Shankara points out that the scriptures provides the map and the direction and teacher comes in the form of a savior and removes his blind-fold of ignorance and directs him to proceed in the direction pointed for abiding in the knowledge of the truth. The ups and down along the zig-zag path due to the praarabda has to be endured without forgetting the goal and direction to proceed. He has to use his medha or intelligences all along to insure that he does not loose sight of the goal and the path, taking the help of the passersby without loosing is discriminative power to insure the suggestions of the passers by are not contradictory to the goal that was originally pointed out by his teacher or the savior.

We need to have a full faith in the words of the savior – that what he said in terms of goal and the path are indeed correct before we can proceed. There are many intellectual giants – all scholars of Vedas – yet have misinterpreted the scriptures as we have many Veda-based philosophies. Since they themselves vehemently criticize the other Vedantic teachings saying that they are all wrong interpretations (in our story pointing to wrong direction and distance to reach the goal), question arises as to which teacher is right and whom to follow : we have besides advaita, vishiShTaadvaita, dvaita with various sub-sects – all claiming Vedas and puraNaas as authority.

Goudapaada in his kaarki- 2nd ch. vaitatya prakaraNa – lists many philosophical doctrines that are based on the truth that is objectifyable, which is other than the subject, I – all taking Vedas as pramaaNa. All these philosophical positions are dismissed as untrue because they prescribe the the truth as objective, different from the subject, I. Any object is mithyaa since it can be perceived or reached or gained or known or conceptualized, etc. The logic is any objectifiable truth is finite, therefore limited, and therefore anityam or temporary (was not there before and will not be there later and therefore is not really there in the present also- adaavante yannasti vartamaanepi tattadhaa). That which is anityam cannot be real it is only mithyaa. On the other hand Advaita rests on the nithya vastu or eternal entity that can never be dismissed – it is the turiiyam – beyond any states and that pervades all the states. It is only forth in the sense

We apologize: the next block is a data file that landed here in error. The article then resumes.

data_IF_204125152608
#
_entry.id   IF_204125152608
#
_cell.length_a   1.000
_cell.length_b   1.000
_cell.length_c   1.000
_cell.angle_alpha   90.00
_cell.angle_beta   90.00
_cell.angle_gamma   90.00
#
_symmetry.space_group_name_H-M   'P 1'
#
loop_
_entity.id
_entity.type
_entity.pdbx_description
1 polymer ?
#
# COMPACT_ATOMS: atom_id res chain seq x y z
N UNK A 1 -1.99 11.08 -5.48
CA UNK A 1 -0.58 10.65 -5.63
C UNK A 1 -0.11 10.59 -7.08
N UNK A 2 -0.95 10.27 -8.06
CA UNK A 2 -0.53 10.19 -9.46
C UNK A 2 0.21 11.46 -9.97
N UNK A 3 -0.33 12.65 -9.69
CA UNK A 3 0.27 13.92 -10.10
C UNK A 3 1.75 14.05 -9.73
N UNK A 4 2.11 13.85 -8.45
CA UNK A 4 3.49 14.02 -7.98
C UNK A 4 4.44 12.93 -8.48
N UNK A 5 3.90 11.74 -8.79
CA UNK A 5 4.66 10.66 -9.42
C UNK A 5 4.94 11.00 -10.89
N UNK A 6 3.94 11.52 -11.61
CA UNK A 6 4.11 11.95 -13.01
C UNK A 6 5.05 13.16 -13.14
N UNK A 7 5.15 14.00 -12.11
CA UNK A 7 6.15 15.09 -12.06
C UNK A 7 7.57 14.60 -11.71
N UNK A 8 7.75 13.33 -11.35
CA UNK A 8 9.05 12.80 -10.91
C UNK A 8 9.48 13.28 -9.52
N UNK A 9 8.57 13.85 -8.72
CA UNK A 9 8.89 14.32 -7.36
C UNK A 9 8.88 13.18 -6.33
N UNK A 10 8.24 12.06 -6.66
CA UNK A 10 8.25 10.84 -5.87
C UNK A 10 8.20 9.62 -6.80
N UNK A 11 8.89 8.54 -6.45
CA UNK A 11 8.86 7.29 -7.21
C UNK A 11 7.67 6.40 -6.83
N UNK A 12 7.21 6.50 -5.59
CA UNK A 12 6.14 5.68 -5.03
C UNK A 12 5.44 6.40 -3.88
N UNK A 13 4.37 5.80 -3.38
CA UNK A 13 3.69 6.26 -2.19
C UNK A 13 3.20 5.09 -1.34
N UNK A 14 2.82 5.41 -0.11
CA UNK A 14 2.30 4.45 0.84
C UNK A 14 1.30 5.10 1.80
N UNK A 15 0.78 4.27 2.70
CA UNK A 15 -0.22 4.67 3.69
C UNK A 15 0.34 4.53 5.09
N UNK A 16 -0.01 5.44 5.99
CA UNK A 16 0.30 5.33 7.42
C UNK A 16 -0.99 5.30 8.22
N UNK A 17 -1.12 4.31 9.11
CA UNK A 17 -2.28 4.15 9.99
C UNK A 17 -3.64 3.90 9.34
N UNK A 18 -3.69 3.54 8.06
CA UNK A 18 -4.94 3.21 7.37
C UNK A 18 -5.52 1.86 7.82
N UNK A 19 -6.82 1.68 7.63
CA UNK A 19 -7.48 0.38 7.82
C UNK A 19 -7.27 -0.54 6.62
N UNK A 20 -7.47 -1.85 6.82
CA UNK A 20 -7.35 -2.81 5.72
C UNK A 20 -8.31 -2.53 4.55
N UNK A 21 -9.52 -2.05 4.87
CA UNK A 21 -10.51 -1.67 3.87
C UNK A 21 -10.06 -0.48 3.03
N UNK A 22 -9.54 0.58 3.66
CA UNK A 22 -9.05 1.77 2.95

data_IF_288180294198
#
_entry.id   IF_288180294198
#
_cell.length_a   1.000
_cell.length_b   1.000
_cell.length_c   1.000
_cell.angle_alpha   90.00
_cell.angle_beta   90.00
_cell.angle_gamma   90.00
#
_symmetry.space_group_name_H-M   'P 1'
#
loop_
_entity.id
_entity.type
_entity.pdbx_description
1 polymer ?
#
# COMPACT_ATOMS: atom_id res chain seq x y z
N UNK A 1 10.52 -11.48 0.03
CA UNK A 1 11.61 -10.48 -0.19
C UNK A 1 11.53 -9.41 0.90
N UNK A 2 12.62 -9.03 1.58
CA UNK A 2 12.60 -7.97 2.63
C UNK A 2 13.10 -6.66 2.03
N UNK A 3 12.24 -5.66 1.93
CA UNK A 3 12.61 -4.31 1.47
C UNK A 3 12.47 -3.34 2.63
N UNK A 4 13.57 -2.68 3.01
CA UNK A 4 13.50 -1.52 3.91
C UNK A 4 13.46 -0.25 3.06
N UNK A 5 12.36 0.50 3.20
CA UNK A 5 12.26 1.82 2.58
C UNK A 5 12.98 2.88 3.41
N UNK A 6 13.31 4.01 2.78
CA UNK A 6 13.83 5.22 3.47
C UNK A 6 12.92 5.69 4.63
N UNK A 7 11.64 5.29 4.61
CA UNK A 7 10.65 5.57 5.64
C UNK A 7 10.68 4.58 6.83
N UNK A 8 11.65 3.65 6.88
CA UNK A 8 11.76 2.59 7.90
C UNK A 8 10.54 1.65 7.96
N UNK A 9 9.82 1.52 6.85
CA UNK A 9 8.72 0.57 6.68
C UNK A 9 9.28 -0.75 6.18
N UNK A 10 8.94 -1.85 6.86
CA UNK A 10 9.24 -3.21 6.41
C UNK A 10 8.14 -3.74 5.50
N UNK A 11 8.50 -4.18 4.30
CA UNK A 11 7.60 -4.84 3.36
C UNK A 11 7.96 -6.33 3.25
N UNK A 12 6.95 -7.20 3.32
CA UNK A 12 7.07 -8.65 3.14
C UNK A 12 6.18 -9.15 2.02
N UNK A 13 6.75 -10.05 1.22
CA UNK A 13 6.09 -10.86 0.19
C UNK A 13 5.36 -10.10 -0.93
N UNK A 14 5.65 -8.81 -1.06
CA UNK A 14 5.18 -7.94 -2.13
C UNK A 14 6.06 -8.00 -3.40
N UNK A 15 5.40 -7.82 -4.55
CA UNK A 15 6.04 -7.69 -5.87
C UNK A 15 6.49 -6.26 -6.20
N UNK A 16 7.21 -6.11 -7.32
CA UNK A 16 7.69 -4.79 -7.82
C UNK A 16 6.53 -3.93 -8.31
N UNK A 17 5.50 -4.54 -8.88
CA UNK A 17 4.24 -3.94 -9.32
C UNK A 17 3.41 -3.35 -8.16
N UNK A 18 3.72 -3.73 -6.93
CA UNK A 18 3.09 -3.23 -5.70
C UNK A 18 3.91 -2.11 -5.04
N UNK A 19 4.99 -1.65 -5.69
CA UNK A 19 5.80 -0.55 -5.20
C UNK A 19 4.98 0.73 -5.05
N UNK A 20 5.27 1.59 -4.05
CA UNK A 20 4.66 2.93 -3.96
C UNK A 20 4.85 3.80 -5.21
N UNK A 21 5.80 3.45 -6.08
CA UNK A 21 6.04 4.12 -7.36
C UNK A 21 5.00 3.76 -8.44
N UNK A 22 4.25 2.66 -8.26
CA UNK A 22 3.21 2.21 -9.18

that it different from the three yet it pervades the three as the substantive for the three. Hence in spite of how great giants those philosophers or daarshanikaas are or were, if they think that the truth is objectifyable entity different from the subject, then all those philosophies constitute only confusions.

Having dismissed all those philosophies – GouDapaada makes an interesting statement - which is important from our perspective- since we get into heated discussions as which is right or which is worng.

Yam bhaavam darshayedyasya
tam bhaavam sa tu pasyati|
tam caavati sa bhuutvaa22sou
tadgrahaH sumupaiti tam|| II-29.

Seeker recognizes only those ideas which are presented to him by his teacher (in our story the savior). The all pervading aatma being the substantive of all ideas, including the confused ones, it too pervades them too and thus supports them too. Hence having faith in those ideas, when a seeker proceeds in that direction with faith (even if they are not correct) he ultimately reach the goal, that it is one without second and pervades every second.

Hence Krishna statement: yo yo yam yam tanum bhaktaH .. whoever whoever he may be and whatever whatever form (here form includes ideas or concepts) he worships I give him with full faith and eventually he will grow out of the path to reach that which is pathless.

The idea is not disturb the others who are in the wrong path or wrong understanding, since if they have full faith in that understanding, the Lord will help him see the truth in one way or the there if not in this life in the life after.

From the point of our discussions, it is important to present the correct understanding and show if possible the incorrectness either logically or scripturally or by both and leave it with that. Goudapaada establishes what is the correct understanding and why the others are confused. In the above sloka he, however says that every sincere seeker ultimately gets the help he needs later if not now and will eventually reach the destination, if not in the life, in the life after.

Hence Goudapaada says – tam sumupaiti – They will eventually reach the goal, even though their current understanding of the goal and the means is incorrect. It is the faith that takes them to the ultimate goal – is the promise of the Lord.

Hari Om!